“15 minutes and I’m deleting”, “9pm the material has is coming” “they send very little material, just 10 pictures”, “honestly I could not study at this school, would be fully… ” …
COSTA RICA NEWS – The above are but a few of the posts that describe the Facebook (since deleted) published displaying photos of young, apparently underage Costa Rican high school students.
“Las mejores colegialas de Costa Rica”, “Colegialas de Tiquicia”, and “Colegialas ticas” are some of the names that identify these Facebook pages, that feature “selfies” that students take on their smartphones, including the hallways of in their school and upload to the Facebook pages.
The Patronato Nacional de la Infancia (PANI) – child welfare agency – says it has so far this year filed 23 complaints with the Ministerio Publico, but says little is done by authorities.
Rodolfo Meneses, lawyer for the PANI, says authorities before they will proceed with an investigation want the agency to verify that the images being published are of minors, and that the profiles are from Costa Rica and that they are sexual in nature or at least denoting some kind of sexual contest, like comments against the image or integrity of the person.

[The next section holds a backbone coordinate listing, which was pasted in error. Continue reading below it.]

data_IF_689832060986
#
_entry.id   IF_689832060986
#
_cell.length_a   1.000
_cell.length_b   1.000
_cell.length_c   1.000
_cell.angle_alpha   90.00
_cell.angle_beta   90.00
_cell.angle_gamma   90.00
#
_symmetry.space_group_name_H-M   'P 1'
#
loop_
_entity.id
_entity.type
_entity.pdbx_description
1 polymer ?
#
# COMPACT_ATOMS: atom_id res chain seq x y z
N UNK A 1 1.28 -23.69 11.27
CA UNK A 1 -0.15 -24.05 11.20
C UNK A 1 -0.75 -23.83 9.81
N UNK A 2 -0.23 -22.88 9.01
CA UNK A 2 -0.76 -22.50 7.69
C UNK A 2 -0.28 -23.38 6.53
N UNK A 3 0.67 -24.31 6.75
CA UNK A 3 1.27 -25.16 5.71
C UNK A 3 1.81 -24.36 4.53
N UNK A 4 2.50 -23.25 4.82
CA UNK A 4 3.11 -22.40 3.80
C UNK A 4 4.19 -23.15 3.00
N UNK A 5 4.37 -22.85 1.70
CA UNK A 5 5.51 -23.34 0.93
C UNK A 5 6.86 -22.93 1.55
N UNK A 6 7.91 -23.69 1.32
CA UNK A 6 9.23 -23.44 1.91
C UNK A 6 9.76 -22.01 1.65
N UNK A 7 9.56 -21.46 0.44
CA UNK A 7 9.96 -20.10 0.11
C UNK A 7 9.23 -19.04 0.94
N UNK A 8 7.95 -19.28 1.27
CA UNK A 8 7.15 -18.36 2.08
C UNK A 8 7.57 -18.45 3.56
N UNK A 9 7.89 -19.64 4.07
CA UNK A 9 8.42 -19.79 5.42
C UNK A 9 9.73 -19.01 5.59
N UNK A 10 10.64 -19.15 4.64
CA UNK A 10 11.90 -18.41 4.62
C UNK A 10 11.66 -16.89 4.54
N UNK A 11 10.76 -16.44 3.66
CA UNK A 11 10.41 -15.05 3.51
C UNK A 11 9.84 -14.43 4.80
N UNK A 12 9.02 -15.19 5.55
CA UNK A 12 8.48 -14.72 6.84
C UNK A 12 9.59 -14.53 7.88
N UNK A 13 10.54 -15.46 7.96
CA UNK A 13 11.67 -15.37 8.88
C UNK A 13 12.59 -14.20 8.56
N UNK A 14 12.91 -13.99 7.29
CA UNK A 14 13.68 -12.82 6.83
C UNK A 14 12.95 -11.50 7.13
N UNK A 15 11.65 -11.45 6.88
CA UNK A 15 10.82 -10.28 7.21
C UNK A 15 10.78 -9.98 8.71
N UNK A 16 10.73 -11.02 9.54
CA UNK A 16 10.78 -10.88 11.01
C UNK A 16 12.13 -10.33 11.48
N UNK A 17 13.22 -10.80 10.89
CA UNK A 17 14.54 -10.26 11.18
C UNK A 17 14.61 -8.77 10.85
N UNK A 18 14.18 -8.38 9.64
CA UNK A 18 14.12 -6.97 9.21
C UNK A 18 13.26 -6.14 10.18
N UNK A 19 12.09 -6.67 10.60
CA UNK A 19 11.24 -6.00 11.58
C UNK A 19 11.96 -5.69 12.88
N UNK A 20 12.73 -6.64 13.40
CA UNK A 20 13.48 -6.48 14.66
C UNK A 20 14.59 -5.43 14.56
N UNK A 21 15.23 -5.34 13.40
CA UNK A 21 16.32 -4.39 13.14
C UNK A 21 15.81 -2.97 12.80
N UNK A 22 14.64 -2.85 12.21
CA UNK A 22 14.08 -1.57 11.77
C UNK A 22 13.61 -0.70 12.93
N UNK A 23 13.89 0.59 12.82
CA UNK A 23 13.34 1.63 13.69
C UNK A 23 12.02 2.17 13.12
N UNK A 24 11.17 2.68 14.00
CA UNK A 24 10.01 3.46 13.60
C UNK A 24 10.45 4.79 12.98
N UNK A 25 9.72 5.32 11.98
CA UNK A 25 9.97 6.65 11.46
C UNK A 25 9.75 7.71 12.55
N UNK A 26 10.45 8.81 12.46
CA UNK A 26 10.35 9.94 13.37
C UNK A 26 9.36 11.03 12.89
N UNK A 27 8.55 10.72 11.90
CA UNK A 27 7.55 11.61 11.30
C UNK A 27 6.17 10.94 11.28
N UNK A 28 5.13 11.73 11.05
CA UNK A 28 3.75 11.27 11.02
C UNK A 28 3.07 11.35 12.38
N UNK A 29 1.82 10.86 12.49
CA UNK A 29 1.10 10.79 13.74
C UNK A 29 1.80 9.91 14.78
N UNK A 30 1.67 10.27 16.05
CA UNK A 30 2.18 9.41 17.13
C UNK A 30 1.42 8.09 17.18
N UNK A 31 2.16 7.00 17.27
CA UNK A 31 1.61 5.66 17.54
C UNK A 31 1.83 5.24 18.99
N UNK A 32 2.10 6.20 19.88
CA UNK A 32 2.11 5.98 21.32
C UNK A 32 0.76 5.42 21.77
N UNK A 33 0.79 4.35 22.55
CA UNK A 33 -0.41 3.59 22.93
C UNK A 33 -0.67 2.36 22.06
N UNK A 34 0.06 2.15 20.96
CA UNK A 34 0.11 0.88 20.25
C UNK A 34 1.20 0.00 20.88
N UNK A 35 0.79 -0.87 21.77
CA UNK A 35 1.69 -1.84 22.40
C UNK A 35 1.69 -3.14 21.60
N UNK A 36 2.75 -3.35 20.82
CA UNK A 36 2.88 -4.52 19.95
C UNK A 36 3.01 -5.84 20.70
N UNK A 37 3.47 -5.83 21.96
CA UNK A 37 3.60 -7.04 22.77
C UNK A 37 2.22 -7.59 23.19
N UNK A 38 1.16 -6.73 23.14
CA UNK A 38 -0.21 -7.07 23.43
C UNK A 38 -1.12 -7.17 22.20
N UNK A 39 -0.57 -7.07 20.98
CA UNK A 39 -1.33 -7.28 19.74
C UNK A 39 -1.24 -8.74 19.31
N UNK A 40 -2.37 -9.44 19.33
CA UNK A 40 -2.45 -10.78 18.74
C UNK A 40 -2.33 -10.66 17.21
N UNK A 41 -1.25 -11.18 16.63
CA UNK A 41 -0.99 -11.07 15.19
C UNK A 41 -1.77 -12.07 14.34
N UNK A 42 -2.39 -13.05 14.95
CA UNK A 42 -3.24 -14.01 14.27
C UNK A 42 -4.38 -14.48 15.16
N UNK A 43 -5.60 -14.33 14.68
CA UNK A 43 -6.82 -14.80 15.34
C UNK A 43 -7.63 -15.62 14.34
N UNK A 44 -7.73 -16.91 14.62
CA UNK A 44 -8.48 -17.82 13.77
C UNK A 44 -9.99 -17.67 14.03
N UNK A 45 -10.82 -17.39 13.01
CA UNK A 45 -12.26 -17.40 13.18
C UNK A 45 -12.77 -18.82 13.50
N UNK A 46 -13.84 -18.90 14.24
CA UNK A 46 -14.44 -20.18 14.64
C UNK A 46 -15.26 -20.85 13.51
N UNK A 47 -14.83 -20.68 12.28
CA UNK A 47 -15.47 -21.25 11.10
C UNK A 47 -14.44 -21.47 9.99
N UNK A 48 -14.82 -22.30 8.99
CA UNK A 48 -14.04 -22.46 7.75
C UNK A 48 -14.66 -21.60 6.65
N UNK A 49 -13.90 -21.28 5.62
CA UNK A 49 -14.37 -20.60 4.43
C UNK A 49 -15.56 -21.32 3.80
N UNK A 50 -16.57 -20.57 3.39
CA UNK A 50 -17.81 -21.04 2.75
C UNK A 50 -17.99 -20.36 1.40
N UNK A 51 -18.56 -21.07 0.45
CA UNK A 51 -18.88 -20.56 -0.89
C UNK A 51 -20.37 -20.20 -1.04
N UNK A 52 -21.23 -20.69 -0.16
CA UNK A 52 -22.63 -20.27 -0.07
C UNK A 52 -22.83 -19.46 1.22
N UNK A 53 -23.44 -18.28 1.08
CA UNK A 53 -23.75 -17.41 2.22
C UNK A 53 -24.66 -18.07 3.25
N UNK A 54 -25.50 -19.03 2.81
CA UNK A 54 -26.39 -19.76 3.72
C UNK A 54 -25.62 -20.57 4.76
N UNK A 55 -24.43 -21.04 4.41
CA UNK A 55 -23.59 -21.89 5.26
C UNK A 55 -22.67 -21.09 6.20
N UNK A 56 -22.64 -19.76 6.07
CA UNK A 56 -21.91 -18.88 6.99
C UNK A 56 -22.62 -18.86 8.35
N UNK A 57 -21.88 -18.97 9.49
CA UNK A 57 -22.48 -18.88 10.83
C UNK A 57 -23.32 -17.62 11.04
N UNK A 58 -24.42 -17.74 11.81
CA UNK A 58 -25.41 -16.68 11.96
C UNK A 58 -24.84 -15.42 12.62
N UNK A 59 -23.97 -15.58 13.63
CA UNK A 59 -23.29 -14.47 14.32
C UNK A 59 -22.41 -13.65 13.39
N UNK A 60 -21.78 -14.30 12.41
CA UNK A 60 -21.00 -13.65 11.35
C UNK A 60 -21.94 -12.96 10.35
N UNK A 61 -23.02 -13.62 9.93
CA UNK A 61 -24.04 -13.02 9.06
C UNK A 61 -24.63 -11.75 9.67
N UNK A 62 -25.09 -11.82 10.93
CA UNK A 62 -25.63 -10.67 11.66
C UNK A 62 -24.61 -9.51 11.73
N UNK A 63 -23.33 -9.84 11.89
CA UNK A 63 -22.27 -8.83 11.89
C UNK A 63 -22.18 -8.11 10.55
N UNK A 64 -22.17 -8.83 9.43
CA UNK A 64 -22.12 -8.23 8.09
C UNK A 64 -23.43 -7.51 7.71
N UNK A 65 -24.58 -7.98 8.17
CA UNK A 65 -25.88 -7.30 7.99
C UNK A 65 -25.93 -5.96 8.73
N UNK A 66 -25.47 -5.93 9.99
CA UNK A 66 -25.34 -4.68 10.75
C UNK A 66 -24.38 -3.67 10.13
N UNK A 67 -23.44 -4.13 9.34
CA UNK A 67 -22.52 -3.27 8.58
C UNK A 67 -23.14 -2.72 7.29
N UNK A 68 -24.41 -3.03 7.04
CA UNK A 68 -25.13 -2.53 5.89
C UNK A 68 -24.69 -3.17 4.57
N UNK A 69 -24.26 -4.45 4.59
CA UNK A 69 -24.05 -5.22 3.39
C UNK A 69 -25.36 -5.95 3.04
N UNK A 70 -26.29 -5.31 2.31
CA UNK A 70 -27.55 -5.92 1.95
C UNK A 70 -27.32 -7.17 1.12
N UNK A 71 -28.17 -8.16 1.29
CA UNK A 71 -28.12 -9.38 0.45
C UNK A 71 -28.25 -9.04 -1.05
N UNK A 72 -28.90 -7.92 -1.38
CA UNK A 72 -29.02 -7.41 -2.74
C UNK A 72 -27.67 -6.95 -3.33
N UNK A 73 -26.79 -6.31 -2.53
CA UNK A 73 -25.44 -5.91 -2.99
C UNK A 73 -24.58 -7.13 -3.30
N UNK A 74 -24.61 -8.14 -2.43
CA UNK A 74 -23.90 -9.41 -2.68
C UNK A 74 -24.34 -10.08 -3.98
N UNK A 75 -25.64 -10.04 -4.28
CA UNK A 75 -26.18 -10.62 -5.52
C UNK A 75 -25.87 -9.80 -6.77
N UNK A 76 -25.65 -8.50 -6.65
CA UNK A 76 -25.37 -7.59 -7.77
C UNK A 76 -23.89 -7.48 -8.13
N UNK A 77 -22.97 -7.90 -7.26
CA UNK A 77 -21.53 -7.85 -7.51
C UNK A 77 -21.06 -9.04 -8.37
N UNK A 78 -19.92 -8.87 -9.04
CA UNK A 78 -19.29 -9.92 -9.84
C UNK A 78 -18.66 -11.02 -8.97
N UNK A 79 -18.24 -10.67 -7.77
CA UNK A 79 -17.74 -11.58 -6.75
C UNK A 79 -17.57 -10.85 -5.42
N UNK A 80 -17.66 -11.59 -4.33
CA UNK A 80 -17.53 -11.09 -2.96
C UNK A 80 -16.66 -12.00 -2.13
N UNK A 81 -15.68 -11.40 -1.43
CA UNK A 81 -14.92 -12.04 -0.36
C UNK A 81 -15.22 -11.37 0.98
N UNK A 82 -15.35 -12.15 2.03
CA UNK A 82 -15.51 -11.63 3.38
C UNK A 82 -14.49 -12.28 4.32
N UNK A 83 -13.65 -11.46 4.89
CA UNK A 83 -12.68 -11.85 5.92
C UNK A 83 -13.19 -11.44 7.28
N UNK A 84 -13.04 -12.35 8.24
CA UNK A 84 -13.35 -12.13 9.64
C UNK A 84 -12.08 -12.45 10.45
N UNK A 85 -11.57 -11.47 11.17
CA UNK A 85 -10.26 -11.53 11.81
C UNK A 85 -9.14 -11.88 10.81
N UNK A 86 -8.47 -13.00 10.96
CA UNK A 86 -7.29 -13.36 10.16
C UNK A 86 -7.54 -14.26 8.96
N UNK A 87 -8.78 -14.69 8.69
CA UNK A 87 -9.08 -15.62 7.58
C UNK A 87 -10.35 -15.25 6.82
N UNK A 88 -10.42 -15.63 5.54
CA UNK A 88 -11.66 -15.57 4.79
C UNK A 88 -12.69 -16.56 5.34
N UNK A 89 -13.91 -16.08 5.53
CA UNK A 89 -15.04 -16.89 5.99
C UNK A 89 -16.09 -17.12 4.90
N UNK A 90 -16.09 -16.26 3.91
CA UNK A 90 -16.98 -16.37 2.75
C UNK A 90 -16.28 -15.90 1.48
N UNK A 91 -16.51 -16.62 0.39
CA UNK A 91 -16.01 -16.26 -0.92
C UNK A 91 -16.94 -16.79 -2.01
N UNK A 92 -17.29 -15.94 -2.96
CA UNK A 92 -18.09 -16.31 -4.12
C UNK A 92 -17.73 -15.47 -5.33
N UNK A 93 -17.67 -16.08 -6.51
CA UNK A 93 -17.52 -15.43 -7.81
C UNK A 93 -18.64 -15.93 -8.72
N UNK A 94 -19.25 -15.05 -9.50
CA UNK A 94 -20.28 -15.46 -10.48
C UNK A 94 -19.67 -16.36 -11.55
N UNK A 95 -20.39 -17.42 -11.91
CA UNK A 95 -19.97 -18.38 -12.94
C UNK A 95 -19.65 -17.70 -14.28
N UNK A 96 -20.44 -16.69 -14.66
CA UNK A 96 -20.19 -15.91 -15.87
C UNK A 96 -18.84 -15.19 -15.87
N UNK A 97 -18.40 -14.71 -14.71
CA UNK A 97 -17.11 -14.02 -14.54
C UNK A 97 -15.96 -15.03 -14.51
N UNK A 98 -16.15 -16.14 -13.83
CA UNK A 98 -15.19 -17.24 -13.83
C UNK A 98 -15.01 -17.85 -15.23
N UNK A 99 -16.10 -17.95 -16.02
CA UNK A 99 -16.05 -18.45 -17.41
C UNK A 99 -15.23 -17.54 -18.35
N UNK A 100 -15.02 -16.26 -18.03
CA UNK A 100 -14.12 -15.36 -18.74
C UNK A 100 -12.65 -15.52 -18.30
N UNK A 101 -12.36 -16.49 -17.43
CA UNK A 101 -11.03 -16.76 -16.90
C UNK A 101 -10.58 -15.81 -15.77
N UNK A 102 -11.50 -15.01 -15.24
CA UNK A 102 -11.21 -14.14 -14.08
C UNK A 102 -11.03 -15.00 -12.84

Meneses explained that in identifying one the profiles the Fiscalia (prosecution) will file a complaint with the court, and investigation by the Organismo de Investigación Judicial (OIJ).
“The prosecutors have told us that they have gone as far as asking Facebook to provide information on those who create such profiles, but the company requires them to justify that it is a felony, terrorism, drug trafficking and murder, among others, before they will act. On our end we have reported to the network administrators the content as being abusive”, said Meneses.
Despite the efforts by the PANI and authorities in Costa Rica the pages continue. When one gets shut down, another crops up just as quickly. And given the proliferation of use of social networks by the young today, word of a new site popping up spreads fast.
The problem faced by authorities in Costa Rica and around the world, is that not all the pornographic content can be considered to involve minors. Before action can be taken, authorities have to determine first if a crime is being committed.
Just last week, the Organismo de Investigación Judicial (OIJ) sezied the computer of a 22 year old man in Los Angeles de Puriscal, west of San José, suspected of containing pornographic material of minors.
The police action came after Costa Rican authorities received a report from the U.S. Federal Bureau of Investigation (FBI), in conjunction with Panamanian officials, raided the home of the Panamanian suspected of being part of an international network distributing child pornography. Found among the documents of the Panamanian was the name of the Costa Rican.
The OIJ said it has not arrested the young man, but is investigating the case and will be handing over its findings to the Ministerio Publico.
These cases are not uncommon in Costa Rica. The OIJ says it has conducted several similar raids last year, working with other foreign agencies aimed at dismantling websites that distribute such material.
Source: CRHOY, with editing by Today Costa Rica